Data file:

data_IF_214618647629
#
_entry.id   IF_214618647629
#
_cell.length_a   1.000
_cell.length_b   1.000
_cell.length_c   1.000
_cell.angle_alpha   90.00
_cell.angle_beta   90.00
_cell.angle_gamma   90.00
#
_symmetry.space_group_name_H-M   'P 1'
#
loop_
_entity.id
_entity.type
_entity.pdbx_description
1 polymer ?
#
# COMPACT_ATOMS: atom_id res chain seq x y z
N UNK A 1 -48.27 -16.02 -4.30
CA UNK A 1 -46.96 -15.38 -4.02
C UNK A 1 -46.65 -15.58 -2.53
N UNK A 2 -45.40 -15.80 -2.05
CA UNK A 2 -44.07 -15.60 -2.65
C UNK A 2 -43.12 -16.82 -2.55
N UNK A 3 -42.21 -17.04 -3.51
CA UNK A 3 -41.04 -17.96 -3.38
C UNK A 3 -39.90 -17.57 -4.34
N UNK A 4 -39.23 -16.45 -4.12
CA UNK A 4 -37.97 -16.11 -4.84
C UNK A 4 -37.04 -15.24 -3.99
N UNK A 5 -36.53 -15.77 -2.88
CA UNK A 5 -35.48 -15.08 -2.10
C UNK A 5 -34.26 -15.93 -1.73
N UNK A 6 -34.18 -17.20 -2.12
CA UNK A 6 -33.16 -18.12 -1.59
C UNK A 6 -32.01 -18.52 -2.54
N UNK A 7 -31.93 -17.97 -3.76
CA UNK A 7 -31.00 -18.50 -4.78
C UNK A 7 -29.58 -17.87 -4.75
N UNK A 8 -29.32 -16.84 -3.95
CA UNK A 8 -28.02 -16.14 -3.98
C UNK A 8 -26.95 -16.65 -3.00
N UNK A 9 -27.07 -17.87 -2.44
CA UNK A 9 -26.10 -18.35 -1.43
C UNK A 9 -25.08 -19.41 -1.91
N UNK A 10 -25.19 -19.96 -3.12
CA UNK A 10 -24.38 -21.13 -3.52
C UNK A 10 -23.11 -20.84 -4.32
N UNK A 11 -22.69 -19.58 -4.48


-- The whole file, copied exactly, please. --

data_IF_214618647629
#
_entry.id   IF_214618647629
#
_cell.length_a   1.000
_cell.length_b   1.000
_cell.length_c   1.000
_cell.angle_alpha   90.00
_cell.angle_beta   90.00
_cell.angle_gamma   90.00
#
_symmetry.space_group_name_H-M   'P 1'
#
loop_
_entity.id
_entity.type
_entity.pdbx_description
1 polymer ?
#
# COMPACT_ATOMS: atom_id res chain seq x y z
N UNK A 1 -48.27 -16.02 -4.30
CA UNK A 1 -46.96 -15.38 -4.02
C UNK A 1 -46.65 -15.58 -2.53
N UNK A 2 -45.40 -15.80 -2.05
CA UNK A 2 -44.07 -15.60 -2.65
C UNK A 2 -43.12 -16.82 -2.55
N UNK A 3 -42.21 -17.04 -3.51
CA UNK A 3 -41.04 -17.96 -3.38
C UNK A 3 -39.90 -17.57 -4.34
N UNK A 4 -39.23 -16.45 -4.12
CA UNK A 4 -37.97 -16.11 -4.84
C UNK A 4 -37.04 -15.24 -3.99
N UNK A 5 -36.53 -15.77 -2.88
CA UNK A 5 -35.48 -15.08 -2.10
C UNK A 5 -34.26 -15.93 -1.73
N UNK A 6 -34.18 -17.20 -2.12
CA UNK A 6 -33.16 -18.12 -1.59
C UNK A 6 -32.01 -18.52 -2.54
N UNK A 7 -31.93 -17.97 -3.76
CA UNK A 7 -31.00 -18.50 -4.78
C UNK A 7 -29.58 -17.87 -4.75
N UNK A 8 -29.32 -16.84 -3.95
CA UNK A 8 -28.02 -16.14 -3.98
C UNK A 8 -26.95 -16.65 -3.00
N UNK A 9 -27.07 -17.87 -2.44
CA UNK A 9 -26.10 -18.35 -1.43
C UNK A 9 -25.08 -19.41 -1.91
N UNK A 10 -25.19 -19.96 -3.12
CA UNK A 10 -24.38 -21.13 -3.52
C UNK A 10 -23.11 -20.84 -4.32
N UNK A 11 -22.69 -19.58 -4.48